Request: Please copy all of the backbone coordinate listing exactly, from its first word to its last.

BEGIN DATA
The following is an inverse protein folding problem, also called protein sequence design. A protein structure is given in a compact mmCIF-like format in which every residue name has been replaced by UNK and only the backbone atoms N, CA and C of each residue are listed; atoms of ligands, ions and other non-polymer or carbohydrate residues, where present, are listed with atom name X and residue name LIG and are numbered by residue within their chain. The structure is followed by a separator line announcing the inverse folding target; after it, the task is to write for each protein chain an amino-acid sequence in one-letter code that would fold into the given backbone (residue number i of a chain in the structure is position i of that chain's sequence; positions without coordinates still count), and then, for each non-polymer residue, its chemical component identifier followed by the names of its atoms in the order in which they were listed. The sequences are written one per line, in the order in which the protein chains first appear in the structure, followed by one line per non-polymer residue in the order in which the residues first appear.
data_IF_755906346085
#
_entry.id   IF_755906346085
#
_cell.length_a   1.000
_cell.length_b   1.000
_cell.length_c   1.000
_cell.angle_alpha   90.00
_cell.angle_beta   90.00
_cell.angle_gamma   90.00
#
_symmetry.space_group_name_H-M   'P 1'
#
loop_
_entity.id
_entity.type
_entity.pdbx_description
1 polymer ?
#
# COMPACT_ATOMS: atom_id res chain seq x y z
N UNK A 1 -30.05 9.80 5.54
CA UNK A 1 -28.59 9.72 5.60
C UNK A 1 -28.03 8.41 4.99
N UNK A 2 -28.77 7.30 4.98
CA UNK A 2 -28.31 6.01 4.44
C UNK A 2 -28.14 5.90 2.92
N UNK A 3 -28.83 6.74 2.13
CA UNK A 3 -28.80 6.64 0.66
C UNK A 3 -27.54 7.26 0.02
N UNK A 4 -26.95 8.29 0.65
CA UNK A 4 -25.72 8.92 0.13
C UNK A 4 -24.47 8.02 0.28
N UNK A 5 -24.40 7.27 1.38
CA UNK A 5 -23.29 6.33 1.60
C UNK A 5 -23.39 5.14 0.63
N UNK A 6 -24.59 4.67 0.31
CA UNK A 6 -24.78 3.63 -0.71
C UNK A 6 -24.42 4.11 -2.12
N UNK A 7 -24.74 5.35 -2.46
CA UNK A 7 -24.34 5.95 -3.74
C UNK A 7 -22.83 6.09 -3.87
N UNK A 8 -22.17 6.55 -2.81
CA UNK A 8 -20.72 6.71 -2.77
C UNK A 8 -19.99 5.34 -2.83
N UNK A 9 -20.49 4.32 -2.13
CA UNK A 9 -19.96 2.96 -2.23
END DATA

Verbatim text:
The following is an inverse protein folding problem, also called protein sequence design. A protein structure is given in a compact mmCIF-like format in which every residue name has been replaced by UNK and only the backbone atoms N, CA and C of each residue are listed; atoms of ligands, ions and other non-polymer or carbohydrate residues, where present, are listed with atom name X and residue name LIG and are numbered by residue within their chain. The structure is followed by a separator line announcing the inverse folding target; after it, the task is to write for each protein chain an amino-acid sequence in one-letter code that would fold into the given backbone (residue number i of a chain in the structure is position i of that chain's sequence; positions without coordinates still count), and then, for each non-polymer residue, its chemical component identifier followed by the names of its atoms in the order in which they were listed. The sequences are written one per line, in the order in which the protein chains first appear in the structure, followed by one line per non-polymer residue in the order in which the residues first appear.
data_IF_755906346085
#
_entry.id   IF_755906346085
#
_cell.length_a   1.000
_cell.length_b   1.000
_cell.length_c   1.000
_cell.angle_alpha   90.00
_cell.angle_beta   90.00
_cell.angle_gamma   90.00
#
_symmetry.space_group_name_H-M   'P 1'
#
loop_
_entity.id
_entity.type
_entity.pdbx_description
1 polymer ?
#
# COMPACT_ATOMS: atom_id res chain seq x y z
N UNK A 1 -30.05 9.80 5.54
CA UNK A 1 -28.59 9.72 5.60
C UNK A 1 -28.03 8.41 4.99
N UNK A 2 -28.77 7.30 4.98
CA UNK A 2 -28.31 6.01 4.44
C UNK A 2 -28.14 5.90 2.92
N UNK A 3 -28.83 6.74 2.13
CA UNK A 3 -28.80 6.64 0.66
C UNK A 3 -27.54 7.26 0.02
N UNK A 4 -26.95 8.29 0.65
CA UNK A 4 -25.72 8.92 0.13
C UNK A 4 -24.47 8.02 0.28
N UNK A 5 -24.40 7.27 1.38
CA UNK A 5 -23.29 6.33 1.60
C UNK A 5 -23.39 5.14 0.63
N UNK A 6 -24.59 4.67 0.31
CA UNK A 6 -24.78 3.63 -0.71
C UNK A 6 -24.42 4.11 -2.12
N UNK A 7 -24.74 5.35 -2.46
CA UNK A 7 -24.34 5.95 -3.74
C UNK A 7 -22.83 6.09 -3.87
N UNK A 8 -22.17 6.55 -2.81
CA UNK A 8 -20.72 6.71 -2.77
C UNK A 8 -19.99 5.34 -2.83
N UNK A 9 -20.49 4.32 -2.13
CA UNK A 9 -19.96 2.96 -2.23